Average Annual Total: $1,886

Gas

Gas prices fluctuate wildly between regions and areas of Canada. For details on that fluctuation, there's no better source to consult than GasBuddy. Visit the website and within seconds you can have a current snapshot of the average price for gas in Toronto—which, by the way is 108.1 cents per litre at the moment.

Surprisingly enough, gas in Toronto is actually cheaper than in a lot of other areas of the country. In portions of Newfoundland, rural Ontario, and British Columbia (including Vancouver), gas can closely approach or exceed 120 c/L on average. For the most part the cheapest prices are in central Canada, with the majority of Alberta, Saskatchewan, and Manitoba coming in well under 100 c/L.

Average Annual Total: $1,123.2*

*This figure represents the Toronto c/L average (108.1) multiplied by a modest estimated average of 40 L per fill up, then multiplied again by 26 to account for a typical bi-weekly fill-up schedule.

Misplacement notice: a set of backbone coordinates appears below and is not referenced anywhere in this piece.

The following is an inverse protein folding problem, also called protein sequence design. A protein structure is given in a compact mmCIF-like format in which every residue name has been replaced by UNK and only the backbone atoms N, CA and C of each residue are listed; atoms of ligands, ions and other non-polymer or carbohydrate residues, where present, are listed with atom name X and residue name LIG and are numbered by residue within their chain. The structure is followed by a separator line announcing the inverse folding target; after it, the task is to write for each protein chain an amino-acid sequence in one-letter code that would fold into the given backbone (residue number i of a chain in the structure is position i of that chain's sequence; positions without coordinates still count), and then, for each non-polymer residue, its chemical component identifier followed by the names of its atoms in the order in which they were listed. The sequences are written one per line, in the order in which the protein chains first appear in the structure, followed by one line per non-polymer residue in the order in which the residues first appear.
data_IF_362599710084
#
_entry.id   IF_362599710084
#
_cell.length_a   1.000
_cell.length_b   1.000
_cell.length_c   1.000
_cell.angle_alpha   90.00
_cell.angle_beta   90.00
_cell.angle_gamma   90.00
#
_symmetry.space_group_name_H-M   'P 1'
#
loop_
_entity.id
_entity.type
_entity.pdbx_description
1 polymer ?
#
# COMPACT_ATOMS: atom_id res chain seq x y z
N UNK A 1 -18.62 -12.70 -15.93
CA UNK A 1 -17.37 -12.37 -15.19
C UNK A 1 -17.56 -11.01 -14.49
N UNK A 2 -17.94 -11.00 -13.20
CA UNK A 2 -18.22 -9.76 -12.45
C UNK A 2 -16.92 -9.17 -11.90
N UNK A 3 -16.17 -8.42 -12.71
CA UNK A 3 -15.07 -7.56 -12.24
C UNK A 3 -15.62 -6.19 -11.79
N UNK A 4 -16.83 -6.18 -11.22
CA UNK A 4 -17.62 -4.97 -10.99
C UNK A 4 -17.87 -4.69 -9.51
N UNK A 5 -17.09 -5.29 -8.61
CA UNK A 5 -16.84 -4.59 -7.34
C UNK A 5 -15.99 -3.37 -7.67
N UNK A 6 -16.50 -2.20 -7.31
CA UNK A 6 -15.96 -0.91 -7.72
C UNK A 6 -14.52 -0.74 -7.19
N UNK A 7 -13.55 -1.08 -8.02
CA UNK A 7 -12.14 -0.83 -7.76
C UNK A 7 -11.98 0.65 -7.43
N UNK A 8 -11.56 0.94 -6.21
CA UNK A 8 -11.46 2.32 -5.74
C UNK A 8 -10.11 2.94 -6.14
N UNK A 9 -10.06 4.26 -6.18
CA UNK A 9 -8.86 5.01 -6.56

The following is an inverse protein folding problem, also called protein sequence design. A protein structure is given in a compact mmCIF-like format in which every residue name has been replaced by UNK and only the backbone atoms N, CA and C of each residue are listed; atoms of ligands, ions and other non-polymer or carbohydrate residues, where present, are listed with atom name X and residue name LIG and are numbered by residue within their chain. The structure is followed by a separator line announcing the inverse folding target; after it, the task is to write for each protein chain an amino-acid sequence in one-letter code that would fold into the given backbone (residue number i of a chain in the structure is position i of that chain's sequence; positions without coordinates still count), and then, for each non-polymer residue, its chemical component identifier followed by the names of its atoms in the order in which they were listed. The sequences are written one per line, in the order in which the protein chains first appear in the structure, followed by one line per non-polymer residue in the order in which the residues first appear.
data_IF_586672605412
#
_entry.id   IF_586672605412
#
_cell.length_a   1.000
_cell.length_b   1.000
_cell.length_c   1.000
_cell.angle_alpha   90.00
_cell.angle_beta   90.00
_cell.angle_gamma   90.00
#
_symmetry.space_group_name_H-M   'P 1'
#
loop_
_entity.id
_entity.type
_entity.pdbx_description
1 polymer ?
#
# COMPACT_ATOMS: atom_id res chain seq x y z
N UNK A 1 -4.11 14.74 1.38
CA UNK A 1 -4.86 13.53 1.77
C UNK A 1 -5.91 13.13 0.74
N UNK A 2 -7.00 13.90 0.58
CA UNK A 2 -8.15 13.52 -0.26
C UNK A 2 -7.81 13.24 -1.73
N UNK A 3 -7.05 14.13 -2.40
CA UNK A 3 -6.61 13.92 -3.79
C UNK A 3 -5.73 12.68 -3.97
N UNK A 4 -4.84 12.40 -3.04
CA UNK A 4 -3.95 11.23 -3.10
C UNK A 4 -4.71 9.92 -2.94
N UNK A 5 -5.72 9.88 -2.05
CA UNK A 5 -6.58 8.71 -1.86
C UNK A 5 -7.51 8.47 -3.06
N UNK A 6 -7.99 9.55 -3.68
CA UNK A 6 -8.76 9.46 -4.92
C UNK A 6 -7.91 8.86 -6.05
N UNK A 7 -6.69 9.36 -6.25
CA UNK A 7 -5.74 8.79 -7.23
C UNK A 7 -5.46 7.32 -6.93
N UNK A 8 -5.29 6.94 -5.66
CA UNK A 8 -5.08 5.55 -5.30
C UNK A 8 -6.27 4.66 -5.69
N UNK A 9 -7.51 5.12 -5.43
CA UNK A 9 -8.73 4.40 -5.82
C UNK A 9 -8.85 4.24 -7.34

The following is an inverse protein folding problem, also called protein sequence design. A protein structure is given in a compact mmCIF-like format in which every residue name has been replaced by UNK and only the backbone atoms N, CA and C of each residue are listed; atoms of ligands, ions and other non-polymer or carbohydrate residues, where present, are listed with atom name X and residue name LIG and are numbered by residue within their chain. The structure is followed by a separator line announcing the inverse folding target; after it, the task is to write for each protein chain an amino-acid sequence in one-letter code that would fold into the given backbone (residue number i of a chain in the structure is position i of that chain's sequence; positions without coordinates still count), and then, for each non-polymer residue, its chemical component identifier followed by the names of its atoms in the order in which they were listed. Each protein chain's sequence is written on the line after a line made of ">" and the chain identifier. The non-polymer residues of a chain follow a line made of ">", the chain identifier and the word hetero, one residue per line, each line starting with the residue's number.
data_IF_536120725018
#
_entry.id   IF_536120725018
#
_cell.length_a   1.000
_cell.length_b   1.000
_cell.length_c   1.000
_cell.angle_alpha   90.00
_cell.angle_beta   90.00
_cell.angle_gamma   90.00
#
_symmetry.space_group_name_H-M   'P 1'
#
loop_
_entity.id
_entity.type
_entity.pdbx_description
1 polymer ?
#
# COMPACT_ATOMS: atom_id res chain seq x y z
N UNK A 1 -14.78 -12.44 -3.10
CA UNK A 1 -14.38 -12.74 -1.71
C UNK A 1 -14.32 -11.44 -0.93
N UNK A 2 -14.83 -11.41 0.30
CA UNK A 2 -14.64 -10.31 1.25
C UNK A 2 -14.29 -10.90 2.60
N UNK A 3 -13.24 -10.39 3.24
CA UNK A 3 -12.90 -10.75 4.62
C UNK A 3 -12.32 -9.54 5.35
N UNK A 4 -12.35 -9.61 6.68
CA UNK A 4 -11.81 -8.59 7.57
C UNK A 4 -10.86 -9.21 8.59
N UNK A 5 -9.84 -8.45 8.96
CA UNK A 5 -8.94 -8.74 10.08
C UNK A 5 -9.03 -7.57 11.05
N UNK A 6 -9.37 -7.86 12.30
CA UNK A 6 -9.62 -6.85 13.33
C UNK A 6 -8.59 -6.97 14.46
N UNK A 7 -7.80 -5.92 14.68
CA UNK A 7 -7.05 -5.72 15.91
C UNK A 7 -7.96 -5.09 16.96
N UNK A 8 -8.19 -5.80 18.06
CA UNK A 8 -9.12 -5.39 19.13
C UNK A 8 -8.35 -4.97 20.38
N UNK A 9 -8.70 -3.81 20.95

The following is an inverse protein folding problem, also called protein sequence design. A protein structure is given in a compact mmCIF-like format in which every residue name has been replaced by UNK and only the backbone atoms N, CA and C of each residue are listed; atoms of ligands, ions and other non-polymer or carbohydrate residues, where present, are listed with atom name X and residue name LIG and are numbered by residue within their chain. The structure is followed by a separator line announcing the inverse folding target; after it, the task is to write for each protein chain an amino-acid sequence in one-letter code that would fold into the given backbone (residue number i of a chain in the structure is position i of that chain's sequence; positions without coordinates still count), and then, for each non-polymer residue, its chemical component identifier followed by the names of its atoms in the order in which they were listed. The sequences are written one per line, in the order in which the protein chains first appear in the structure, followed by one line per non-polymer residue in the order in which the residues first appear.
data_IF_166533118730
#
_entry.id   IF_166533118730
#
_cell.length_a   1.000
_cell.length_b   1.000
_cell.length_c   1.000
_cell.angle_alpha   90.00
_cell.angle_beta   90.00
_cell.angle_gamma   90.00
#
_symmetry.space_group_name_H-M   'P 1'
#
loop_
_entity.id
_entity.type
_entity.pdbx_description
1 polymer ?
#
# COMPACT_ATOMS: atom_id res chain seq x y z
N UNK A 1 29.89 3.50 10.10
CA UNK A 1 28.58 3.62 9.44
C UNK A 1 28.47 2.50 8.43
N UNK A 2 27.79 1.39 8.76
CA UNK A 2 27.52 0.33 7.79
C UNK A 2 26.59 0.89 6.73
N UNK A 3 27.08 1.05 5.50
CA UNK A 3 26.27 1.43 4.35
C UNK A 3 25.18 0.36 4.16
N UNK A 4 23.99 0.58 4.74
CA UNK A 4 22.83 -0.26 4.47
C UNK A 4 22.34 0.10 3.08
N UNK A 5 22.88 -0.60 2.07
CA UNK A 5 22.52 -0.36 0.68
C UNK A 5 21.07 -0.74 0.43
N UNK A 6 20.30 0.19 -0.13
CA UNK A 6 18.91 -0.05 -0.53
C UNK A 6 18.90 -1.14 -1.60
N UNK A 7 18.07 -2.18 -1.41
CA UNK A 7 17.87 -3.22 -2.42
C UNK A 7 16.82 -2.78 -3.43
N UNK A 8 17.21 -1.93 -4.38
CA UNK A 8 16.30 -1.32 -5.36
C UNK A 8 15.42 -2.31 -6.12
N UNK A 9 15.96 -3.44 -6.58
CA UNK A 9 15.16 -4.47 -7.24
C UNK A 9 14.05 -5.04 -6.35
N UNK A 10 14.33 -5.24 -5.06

Parking

Like insurance, parking costs can vary wildly from person to person. A homeowner will have paid (or is in the process of paying for) the privilege to park in his or her driveway, while a renter will likely have to pay for a sanctioned spot in the building's lot—which is to say nothing of the additional costs it takes to park if a driver is taking the vehicle to work. In that situation, he or she would either use an office building spot, a commercial lot, or a street spot.

Here's an overview of what those all might cost you in Toronto:

  • Apartment building spot: Likely somewhere between $50-$400 per month. Reasonable average is $150. Condo spots are typically sold for thousands of dollars.
  • Office building spot: Premium spots usually go for less than the most expensive of apartment spots, but an average of $150 is also probably a pretty reasonable estimate for an office building spot as well.